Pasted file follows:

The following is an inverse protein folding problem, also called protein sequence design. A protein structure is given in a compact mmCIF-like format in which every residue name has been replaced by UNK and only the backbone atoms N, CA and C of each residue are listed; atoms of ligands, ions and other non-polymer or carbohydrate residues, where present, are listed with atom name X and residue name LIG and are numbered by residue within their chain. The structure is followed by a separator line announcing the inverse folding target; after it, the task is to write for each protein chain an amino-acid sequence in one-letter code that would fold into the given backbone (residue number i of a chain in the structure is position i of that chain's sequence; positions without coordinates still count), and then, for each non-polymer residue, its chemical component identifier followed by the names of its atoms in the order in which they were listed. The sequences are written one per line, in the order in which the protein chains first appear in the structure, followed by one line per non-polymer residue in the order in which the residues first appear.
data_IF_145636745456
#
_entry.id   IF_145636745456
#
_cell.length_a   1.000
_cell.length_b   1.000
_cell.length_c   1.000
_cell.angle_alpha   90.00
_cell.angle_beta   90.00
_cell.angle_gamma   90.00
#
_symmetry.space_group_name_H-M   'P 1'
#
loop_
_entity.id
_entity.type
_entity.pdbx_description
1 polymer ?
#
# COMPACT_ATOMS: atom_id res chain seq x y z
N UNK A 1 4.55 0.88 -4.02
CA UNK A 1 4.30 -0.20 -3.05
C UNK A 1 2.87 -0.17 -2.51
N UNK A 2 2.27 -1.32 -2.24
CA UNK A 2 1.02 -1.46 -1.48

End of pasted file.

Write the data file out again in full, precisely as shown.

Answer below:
The following is an inverse protein folding problem, also called protein sequence design. A protein structure is given in a compact mmCIF-like format in which every residue name has been replaced by UNK and only the backbone atoms N, CA and C of each residue are listed; atoms of ligands, ions and other non-polymer or carbohydrate residues, where present, are listed with atom name X and residue name LIG and are numbered by residue within their chain. The structure is followed by a separator line announcing the inverse folding target; after it, the task is to write for each protein chain an amino-acid sequence in one-letter code that would fold into the given backbone (residue number i of a chain in the structure is position i of that chain's sequence; positions without coordinates still count), and then, for each non-polymer residue, its chemical component identifier followed by the names of its atoms in the order in which they were listed. The sequences are written one per line, in the order in which the protein chains first appear in the structure, followed by one line per non-polymer residue in the order in which the residues first appear.
data_IF_145636745456
#
_entry.id   IF_145636745456
#
_cell.length_a   1.000
_cell.length_b   1.000
_cell.length_c   1.000
_cell.angle_alpha   90.00
_cell.angle_beta   90.00
_cell.angle_gamma   90.00
#
_symmetry.space_group_name_H-M   'P 1'
#
loop_
_entity.id
_entity.type
_entity.pdbx_description
1 polymer ?
#
# COMPACT_ATOMS: atom_id res chain seq x y z
N UNK A 1 4.55 0.88 -4.02
CA UNK A 1 4.30 -0.20 -3.05
C UNK A 1 2.87 -0.17 -2.51
N UNK A 2 2.27 -1.32 -2.24
CA UNK A 2 1.02 -1.46 -1.48